The Akuvox E11 is billed as a video door phone, but it’s actually much more than that. The network-connected device opens building doors, provides live video and microphone feeds, takes a picture and uploads it each time someone walks by, and logs each entry and exit in real time. The Censys device search engine shows that roughly 5,000 such devices are exposed to the Internet, but there are likely many more that Censys can’t see for various reasons.
It turns out that this omnipotent, all-knowing device is riddled with holes that provide multiple avenues for putting sensitive data and powerful capabilities into the hands of threat actors who take the time to analyze its inner workings. That’s precisely what researchers from security firm Claroty did. The findings are serious enough that anyone who uses one of these devices in a home or building should pause reading this article, disconnect their E11 from the Internet, and assess where to go from there.
The 13 vulnerabilities found by Claroty include a missing authentication for critical functions, missing or improper authorization, hard-coded keys that are encrypted using accessible rather than cryptographically hashed keys, and the exposure of sensitive information to unauthorized users. As bad as the vulnerabilities are, their threat is made worse by the failure of Akuvox—a China-based leading supplier of smart intercom and door entry systems—to respond to multiple messages from Claroty, the CERT coordination Center, and Cybersecurity and Infrastructure Security Agency over a span of six weeks. Claroty and CISA publicly published their findings on Thursday here and here.
All but one of the vulnerabilities remain unfixed. Akuvox representatives didn’t respond to two emails seeking comment for this article.
WTF is this device doing in my office?
Claroty researchers first stumbled on the E11 when they moved into an office with one preinstalled at the door. Given its access to the comings and goings of employees and visitors and its ability to spy and open doors in real time, they decided to look under the hood. The first red flag the researchers found: Images taken each time motion was detected at the door were sent by unencrypted FTP to an Akuvox server in a directory that anyone could view and, from there, download images sent by other customers.
“We were very surprised when we started and we saw the FTP,” Amir Preminger, VP of research in Claroty’s Team82 research group, said in an interview. “We never imagined to find an FTP out in the clear. We blocked the device first, cut it off from everything, put it on its own island, and use it as a standalone. We’re in the process of replacing it.”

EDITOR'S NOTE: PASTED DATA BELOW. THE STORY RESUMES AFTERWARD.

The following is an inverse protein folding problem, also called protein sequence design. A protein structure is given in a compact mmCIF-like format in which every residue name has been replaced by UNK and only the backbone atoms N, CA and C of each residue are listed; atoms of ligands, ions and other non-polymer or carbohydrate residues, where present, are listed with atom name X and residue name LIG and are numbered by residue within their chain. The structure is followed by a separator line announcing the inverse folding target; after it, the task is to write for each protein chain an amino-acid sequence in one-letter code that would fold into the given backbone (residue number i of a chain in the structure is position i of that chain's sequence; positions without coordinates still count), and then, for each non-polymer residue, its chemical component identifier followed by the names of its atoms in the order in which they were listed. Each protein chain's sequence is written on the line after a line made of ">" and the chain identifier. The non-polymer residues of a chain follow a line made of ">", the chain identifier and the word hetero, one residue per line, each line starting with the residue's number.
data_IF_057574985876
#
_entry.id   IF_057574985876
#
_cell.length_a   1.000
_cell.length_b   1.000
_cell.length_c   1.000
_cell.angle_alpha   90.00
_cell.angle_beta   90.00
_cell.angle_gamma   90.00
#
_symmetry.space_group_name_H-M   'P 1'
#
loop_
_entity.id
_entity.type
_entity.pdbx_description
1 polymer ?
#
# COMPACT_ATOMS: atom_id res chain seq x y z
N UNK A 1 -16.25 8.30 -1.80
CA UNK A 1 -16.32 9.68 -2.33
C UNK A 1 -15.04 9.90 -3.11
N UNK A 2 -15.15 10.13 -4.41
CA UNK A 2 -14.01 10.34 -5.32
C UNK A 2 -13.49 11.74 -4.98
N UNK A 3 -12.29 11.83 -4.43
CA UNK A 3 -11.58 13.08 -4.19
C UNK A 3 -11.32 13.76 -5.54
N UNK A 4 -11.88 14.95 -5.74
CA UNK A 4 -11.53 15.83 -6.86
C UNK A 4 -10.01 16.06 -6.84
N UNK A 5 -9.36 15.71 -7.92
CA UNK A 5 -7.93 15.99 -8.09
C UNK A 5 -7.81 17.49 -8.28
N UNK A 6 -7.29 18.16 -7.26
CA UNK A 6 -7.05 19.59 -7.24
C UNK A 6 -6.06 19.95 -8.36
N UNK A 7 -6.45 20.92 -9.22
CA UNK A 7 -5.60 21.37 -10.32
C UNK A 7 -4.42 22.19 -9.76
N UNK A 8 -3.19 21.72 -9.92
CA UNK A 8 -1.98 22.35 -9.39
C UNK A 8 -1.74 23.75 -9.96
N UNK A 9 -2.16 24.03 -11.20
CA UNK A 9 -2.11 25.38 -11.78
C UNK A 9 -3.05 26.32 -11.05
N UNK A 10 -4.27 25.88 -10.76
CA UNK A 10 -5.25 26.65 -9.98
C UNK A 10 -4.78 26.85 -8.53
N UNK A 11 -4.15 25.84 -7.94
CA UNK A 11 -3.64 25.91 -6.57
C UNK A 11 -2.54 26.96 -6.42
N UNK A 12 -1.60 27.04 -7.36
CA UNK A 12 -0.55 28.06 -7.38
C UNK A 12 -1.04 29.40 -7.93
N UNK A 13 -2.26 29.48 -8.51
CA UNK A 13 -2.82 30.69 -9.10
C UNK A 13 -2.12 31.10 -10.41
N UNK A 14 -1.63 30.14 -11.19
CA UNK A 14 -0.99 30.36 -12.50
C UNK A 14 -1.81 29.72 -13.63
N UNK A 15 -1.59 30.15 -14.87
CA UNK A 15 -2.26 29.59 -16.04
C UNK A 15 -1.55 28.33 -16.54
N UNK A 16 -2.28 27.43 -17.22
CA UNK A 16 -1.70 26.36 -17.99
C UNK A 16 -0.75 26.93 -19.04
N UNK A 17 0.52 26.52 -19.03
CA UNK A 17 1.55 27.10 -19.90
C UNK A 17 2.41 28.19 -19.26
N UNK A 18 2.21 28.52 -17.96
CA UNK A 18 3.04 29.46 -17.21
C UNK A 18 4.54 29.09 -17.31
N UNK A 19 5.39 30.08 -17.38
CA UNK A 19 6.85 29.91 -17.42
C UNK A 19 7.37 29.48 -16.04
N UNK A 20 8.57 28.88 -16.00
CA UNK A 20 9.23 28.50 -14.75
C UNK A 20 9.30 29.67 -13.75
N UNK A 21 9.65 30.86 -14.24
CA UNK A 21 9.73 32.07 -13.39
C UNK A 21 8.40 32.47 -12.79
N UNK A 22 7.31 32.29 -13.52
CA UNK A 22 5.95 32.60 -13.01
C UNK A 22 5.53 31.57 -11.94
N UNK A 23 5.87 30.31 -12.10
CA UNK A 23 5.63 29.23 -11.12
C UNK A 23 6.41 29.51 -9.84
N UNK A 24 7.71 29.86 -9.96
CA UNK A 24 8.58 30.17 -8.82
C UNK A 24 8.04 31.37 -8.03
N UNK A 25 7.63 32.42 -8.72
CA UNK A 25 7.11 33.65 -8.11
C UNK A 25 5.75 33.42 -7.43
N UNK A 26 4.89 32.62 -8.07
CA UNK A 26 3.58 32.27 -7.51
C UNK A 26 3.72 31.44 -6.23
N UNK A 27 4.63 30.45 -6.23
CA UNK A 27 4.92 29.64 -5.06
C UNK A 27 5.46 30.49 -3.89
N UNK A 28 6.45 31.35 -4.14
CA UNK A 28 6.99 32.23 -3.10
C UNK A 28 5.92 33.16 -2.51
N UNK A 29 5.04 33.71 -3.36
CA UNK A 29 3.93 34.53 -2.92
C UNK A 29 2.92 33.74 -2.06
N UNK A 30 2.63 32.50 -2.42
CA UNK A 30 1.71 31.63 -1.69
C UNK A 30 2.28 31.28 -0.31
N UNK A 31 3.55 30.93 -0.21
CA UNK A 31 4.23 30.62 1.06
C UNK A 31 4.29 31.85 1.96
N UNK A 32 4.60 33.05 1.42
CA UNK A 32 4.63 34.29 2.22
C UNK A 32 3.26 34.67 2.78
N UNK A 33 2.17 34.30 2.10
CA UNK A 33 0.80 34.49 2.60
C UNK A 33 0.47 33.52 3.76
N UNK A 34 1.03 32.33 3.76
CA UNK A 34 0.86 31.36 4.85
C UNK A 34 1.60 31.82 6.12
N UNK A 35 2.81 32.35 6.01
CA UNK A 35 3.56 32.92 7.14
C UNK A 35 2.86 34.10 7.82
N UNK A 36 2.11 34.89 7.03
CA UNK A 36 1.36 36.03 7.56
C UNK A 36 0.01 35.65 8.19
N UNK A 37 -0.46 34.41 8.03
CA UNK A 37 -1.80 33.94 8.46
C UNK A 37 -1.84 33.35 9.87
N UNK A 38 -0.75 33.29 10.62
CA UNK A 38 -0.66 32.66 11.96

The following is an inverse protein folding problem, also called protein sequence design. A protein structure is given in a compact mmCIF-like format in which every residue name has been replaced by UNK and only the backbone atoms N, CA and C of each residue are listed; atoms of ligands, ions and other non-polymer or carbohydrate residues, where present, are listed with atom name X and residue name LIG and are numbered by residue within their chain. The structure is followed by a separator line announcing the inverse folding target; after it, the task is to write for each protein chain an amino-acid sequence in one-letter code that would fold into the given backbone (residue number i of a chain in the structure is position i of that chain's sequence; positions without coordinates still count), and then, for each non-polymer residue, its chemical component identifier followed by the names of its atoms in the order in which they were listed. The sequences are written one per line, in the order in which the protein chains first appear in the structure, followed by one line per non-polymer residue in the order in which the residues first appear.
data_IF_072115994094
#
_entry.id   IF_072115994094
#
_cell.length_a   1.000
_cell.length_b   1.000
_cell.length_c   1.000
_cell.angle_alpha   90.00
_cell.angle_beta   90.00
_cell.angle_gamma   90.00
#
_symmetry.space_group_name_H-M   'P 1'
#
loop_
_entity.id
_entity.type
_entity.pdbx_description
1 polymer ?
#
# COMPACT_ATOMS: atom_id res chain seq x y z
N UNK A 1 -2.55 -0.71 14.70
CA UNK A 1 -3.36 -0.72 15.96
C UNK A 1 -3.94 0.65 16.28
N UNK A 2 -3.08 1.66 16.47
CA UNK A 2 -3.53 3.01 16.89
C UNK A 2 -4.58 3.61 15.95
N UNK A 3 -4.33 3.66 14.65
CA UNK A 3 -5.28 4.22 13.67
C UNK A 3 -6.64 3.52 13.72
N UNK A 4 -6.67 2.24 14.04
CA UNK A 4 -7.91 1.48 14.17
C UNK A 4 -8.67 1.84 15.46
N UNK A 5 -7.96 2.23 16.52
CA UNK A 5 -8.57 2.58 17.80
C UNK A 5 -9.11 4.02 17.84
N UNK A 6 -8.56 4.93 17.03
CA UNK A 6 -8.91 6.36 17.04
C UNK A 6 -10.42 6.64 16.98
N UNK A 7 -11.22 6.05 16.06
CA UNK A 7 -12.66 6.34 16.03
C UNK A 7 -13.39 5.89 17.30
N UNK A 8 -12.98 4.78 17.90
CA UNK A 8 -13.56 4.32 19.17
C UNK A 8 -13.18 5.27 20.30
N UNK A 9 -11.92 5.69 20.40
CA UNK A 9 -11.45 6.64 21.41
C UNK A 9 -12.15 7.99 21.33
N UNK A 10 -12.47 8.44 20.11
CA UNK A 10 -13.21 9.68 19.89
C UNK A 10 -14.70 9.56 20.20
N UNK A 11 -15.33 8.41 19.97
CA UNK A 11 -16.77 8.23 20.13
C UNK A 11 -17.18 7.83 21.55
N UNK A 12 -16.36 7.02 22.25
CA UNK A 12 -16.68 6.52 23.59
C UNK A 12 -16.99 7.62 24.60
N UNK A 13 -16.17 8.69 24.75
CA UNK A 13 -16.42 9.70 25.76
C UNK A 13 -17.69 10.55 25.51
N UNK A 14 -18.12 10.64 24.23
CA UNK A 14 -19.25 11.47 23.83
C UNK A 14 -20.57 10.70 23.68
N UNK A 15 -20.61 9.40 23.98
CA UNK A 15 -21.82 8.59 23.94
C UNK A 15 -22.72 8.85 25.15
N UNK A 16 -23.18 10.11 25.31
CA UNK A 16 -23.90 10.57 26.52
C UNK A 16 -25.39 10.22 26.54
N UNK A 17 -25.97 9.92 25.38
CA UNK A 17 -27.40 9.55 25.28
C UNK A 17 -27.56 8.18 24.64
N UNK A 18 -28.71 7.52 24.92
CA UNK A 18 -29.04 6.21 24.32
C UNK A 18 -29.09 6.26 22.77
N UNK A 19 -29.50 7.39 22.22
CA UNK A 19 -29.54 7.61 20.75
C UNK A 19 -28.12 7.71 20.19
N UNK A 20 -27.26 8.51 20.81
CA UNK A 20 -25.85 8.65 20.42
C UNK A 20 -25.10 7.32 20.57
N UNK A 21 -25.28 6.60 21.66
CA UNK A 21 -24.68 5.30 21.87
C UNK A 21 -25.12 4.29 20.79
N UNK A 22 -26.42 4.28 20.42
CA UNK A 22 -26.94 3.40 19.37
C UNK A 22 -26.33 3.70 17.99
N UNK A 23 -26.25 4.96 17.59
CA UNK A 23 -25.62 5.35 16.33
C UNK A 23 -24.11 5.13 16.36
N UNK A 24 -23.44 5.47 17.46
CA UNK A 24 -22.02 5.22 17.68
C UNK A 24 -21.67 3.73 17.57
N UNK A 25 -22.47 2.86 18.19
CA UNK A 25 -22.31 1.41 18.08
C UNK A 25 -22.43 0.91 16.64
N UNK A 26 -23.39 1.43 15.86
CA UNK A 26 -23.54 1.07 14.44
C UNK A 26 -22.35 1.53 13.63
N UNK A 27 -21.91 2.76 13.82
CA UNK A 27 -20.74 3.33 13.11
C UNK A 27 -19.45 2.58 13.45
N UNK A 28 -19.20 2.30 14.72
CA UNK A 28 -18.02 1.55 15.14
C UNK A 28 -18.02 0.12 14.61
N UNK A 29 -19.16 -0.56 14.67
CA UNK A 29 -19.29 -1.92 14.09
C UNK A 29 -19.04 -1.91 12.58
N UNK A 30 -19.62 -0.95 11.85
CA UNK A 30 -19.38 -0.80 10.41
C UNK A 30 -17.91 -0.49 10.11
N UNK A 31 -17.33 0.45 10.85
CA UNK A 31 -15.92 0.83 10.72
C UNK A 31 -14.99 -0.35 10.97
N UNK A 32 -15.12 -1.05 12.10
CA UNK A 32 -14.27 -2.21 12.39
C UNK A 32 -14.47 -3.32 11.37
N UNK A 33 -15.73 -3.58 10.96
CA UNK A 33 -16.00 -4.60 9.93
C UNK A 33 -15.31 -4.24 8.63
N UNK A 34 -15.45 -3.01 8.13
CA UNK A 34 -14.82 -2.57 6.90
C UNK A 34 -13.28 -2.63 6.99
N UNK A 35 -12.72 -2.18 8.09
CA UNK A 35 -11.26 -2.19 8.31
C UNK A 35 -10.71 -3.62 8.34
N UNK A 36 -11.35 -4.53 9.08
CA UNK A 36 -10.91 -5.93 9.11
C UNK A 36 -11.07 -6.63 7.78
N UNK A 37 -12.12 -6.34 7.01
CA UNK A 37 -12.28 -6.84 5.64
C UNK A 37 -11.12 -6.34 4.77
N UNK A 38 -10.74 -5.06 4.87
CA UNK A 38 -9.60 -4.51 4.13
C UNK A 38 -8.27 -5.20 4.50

While the analysis continued, the behavior of the FTP server changed. The directory can no longer be viewed, so presumably it can no longer be downloaded, either. A significant threat continues to exist, however, since FTP uploads aren’t encrypted. That means anyone able to monitor the connection between an E11 and Akuvox can intercept uploads.
Another major find by the researchers was a flaw in the interface that allows the owner to use a web browser to log in to the device, control it, and access live feeds. While the interface requires credentials for access, Claroty found hidden routes that gave access to some of the web functions without a password. The vulnerability, tracked as CVE-2023-0354, works against devices that are exposed to the Internet using a static IP address. Users do this to connect to the device remotely using a browser.
That’s not the only vulnerability that allows unauthorized remote access to an E11. The device also works with a phone app called SmartPlus that’s available for Android and iOS. It allows remote access even when an E11 isn’t directly exposed to the Internet but is instead behind a firewall using network address translation.
SmartPlus communicates with the intercom using the session initiation protocol, an open standard used for real-time communications such as voice and video calls, instant messaging, and games.